“If someone comes along and shoots an arrow into your heart, it’s fruitless to stand there and yell at the person. It would be much better to turn your attention to the fact that there’s an arrow in your heart...” -Pema Chödrön
Early in my career in social justice education and before becoming a trauma therapist, I stood my solid ground in all-or-nothing ways of seeing people and the world. I urgently called out my family and friends for contributing to racism in their beliefs and actions. I devoutly preached my views, not as an invitation but as a declaration. From high on my soapbox I could easily turn the spotlight away from myself and highlight what was good and bad, right and wrong about the way other people were doing things. I effectively escaped my grief and pain for years.
When I first learned about white privilege my thinking was rigid and my behavior punitive. I was trying to sort out seeing the world and myself in a new way, and wrestling with the contradictions of who I thought I was. I see this happening with white people newly engaged in a deeper understanding of racism and it's a predictable part of the growth process. The psychological stages of racial identity development can give us deep insight into the developmental process of learning and growing in our identity.
I don’t like talking about my early approach to anti-racism without talking about horse culture. From six years old the barn was my second home. Horse culture reinforced a precarious position on the soapbox where there is only one right way to do things. This is a tenant of white supremacy culture, which mirrors horse culture remarkably well (all-or-nothing thinking is on the list too). I’ve observed the same rigid and punitive behavior mentioned above, in horse people who have shifted from traditional horse training methods to a positive reinforcement-based approach. It might sound like a contradiction to have the word rigid and punitive in the same sentence as positive reinforcement, but it really makes sense. When we have new information or an "ah ha" moment that changes the way we see things, contradicts old information, or negates our self-concept, all-or-nothing thinking helps us avoid the pain of cognitive dissonance and threats to our sense of self. The pendulum swing of all-or-nothing is an adaptive and protective process, even if it damages relational connections down the line.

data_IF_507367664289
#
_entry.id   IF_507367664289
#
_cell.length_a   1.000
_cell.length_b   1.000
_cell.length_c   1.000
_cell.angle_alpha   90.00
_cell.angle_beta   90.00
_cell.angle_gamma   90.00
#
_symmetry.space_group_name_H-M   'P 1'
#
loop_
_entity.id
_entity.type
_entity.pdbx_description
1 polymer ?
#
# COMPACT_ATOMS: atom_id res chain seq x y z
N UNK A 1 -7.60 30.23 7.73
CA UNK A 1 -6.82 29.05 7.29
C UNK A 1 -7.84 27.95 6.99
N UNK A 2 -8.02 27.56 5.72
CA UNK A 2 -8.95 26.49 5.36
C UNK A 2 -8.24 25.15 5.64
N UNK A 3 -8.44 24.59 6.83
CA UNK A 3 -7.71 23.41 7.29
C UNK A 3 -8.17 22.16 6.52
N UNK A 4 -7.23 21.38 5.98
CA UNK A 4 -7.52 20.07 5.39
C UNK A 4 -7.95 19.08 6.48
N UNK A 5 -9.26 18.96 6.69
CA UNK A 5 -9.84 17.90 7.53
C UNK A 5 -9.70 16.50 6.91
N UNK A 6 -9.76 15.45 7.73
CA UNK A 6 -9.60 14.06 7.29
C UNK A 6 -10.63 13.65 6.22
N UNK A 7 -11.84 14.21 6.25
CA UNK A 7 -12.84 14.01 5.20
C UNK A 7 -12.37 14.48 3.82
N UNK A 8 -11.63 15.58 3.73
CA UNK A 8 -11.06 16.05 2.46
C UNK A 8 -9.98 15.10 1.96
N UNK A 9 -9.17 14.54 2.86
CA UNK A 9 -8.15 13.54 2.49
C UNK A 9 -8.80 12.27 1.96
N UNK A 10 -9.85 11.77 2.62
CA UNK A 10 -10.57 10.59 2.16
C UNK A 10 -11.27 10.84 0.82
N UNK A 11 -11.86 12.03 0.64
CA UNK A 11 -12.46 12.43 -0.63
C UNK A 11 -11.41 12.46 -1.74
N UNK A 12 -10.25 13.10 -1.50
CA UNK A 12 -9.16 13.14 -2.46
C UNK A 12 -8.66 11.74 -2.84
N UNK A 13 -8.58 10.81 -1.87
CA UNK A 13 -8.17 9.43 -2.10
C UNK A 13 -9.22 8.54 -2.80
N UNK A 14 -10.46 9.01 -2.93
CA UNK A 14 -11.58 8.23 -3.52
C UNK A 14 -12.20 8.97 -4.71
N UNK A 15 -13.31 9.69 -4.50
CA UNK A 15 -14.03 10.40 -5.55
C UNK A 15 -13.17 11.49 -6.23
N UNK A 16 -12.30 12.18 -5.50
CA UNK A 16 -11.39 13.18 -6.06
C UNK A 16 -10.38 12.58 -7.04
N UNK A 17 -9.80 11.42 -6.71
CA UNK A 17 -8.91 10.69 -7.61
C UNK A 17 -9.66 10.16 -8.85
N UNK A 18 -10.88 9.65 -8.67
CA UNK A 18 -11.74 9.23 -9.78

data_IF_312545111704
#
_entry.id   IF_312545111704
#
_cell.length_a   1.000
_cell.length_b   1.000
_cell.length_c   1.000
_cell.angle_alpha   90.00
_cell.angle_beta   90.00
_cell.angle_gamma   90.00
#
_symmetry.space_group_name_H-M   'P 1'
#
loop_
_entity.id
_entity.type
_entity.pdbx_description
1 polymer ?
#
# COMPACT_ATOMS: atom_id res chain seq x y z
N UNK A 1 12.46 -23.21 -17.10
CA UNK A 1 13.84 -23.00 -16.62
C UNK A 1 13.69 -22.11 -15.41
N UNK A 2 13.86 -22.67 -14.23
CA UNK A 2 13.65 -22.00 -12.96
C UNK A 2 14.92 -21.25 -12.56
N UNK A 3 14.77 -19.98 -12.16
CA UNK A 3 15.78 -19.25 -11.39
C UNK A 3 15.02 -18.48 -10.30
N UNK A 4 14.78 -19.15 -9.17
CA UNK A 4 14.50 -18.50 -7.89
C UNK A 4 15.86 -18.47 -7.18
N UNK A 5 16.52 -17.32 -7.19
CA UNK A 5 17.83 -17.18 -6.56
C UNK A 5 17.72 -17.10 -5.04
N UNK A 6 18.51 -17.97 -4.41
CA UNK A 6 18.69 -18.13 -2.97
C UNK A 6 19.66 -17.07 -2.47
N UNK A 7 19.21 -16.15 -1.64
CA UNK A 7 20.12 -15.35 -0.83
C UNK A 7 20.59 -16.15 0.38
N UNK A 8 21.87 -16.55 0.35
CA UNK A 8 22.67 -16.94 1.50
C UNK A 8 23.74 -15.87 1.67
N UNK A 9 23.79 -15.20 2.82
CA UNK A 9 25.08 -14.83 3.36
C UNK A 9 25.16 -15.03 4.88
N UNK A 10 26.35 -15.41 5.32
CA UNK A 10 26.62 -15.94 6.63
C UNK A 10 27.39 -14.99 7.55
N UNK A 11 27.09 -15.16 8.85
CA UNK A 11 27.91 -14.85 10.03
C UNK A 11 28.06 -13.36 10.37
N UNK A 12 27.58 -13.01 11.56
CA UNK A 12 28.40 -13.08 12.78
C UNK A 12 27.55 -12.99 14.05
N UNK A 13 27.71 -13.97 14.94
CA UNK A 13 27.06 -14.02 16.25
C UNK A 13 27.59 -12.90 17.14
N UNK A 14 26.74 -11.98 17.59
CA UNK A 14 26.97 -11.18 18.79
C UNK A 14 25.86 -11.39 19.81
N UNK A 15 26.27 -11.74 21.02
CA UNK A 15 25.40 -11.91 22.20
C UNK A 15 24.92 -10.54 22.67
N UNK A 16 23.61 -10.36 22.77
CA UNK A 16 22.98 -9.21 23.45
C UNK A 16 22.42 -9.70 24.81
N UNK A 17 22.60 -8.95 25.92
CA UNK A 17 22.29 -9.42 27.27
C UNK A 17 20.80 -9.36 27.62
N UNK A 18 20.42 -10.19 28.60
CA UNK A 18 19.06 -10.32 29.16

I see these all-or-nothing debates play out constantly, especially online. When I observe these encounters, I know we need to develop alternative ways of protecting the parts of ourselves that are tender and hurting so we can engage with more nuance, cocreate create space for each other to grow, and even hold space for multiple truths at once. We all have arrows in our hearts, so let's start there.
After 15+ years of this work, it's still hard for me not to run toward the door marked “you’re right!” I feel things deeply and believe things strongly. Maybe if I was right I’d be less racist, more worthy of love, or somehow exonerated from all the abuses I’ve committed against my horses in the past. Now, when I see that door urging me to run, I do my best to slow down. I’m better at not running from myself because I’ve committed not to turn away or abandon versions of myself that fill me with shame. My vow to them is compassion.
It is self-compassion that allows the space between us to breathe. It allows an all-or-nothing debate about positive vs. negative reinforcement, for example, to become an invitation for dialogue, finding shared meaning, and listening to understand rather than to win. It is self-compassion that gives us room when engaging in difficult conversations about race and racism to acknowledge “I’ve been there, I used to believe that.” And in doing so commit to holding a loving space for those parts of ourselves so that we can create space for others to grow.
There is no soapbox in self-compassion. No “I’m right and you’re wrong.” When we practice self-compassion we are choosing to stay with and take care of our pain with a simple acknowledgment; I see and love myself enough, to see and love myself in you.
With tenderness and care,
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